Note: This started off as a stream of consciousness type thing and may seem a bit disorganized. I've tried to clean it up without losing any of the meaning but some things may still need clarification. Feel free to use the comments section if you're interested in getting a conversation going.
Concepts of the Goddess and the God are often patterned after what Carl Jung called archetypes. In the Jungian view archetypes can be defined as “....universal, archaic patterns and images that derive from the collective unconsciousness.” In and of themselves, these archetypes are not a bad thing. However, insomuch as many of our current God models are based on a patriarchal standard and a culture of domination, they may take on meaning that they did not originally have in a pre-agrarian, egalitarian world.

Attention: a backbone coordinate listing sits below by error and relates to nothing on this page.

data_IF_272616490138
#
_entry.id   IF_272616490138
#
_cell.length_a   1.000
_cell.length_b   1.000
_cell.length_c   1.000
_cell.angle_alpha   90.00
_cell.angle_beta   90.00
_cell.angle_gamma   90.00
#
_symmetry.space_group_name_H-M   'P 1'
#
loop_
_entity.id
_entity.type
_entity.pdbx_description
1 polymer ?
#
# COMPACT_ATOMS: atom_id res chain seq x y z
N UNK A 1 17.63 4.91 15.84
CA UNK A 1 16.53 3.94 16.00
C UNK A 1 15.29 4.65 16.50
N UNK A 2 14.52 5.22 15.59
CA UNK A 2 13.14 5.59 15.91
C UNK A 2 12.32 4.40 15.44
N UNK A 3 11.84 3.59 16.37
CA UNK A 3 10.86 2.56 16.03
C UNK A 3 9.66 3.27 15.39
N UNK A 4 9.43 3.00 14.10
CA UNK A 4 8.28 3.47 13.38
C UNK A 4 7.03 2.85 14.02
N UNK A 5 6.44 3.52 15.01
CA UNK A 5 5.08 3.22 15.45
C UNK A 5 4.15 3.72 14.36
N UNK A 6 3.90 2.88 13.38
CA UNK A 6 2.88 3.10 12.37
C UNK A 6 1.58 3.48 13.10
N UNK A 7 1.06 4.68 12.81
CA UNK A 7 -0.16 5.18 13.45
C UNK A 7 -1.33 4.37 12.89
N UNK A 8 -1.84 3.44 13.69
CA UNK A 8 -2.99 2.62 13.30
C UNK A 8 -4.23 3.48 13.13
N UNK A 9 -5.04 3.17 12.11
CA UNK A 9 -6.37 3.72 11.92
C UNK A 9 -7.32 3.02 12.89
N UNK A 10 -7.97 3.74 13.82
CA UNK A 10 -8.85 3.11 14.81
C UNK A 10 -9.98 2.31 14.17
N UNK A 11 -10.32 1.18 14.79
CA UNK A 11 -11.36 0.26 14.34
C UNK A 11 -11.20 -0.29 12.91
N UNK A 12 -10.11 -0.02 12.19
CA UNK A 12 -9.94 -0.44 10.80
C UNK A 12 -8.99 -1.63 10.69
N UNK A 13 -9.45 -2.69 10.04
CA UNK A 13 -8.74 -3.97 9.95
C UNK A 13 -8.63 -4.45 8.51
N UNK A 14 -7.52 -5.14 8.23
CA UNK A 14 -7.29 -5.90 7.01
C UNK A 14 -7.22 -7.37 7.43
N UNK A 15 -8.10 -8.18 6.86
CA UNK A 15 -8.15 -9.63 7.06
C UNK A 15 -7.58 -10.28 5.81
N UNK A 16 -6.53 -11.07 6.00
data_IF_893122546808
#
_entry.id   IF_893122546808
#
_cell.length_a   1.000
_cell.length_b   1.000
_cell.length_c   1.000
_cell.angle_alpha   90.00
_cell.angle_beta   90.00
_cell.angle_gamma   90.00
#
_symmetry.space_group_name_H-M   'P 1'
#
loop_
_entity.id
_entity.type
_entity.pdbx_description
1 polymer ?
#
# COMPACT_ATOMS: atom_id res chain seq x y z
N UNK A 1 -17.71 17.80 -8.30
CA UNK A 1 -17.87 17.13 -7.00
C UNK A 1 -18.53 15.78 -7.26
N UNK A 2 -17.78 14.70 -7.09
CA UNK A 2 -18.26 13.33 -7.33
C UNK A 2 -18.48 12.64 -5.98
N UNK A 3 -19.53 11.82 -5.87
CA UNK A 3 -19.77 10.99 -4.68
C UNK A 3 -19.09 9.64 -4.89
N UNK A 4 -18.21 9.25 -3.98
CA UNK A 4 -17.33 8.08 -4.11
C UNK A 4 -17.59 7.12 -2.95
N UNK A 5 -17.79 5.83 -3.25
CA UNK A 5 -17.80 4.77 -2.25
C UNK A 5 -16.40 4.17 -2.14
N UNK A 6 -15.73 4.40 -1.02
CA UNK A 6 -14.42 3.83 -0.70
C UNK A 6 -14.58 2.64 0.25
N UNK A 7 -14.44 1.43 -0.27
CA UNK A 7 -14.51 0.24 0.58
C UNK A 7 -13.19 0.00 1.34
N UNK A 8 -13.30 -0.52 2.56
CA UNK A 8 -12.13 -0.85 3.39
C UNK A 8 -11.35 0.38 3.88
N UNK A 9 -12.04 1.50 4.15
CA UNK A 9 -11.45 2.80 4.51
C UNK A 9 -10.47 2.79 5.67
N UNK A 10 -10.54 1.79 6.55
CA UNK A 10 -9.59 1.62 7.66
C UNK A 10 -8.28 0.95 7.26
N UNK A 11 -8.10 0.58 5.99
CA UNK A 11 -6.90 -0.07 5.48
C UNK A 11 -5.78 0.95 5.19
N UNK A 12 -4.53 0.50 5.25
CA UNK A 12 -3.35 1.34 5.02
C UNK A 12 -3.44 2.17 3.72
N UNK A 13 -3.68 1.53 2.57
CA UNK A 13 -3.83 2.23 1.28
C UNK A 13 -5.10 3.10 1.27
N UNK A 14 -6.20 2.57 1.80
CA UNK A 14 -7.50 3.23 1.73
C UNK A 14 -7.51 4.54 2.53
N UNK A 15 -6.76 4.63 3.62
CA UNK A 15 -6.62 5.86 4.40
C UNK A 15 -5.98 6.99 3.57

According to the archeological record and the common held belief of many Goddess practitioners, our concepts of the Sacred Feminine and the Sacred Masculine do not originally come from a world where power and patriarchy are the law of the day. Instead they were first fashioned in a time when humanity revered both males and females in equal, divine regard. Or so that is the theory of what human culture may have resembled within an egalitarian matriarchy (or antiheirarchy as I call it sometimes). In order to imagine what this world may have been like, let's suspend all of our doubt and allow for that shift in paradigms for a moment.
The most common archetypes within the Sacred Masculine are the Warrior, the Hero, the Hunter, the Mystic, the Lover, and the King. We could interpret these ideas from any angle that we like but I am most interested in what these archetypes may have represented before the last 5,000-10,000 years or so of agrarian, patriarchal human civilization.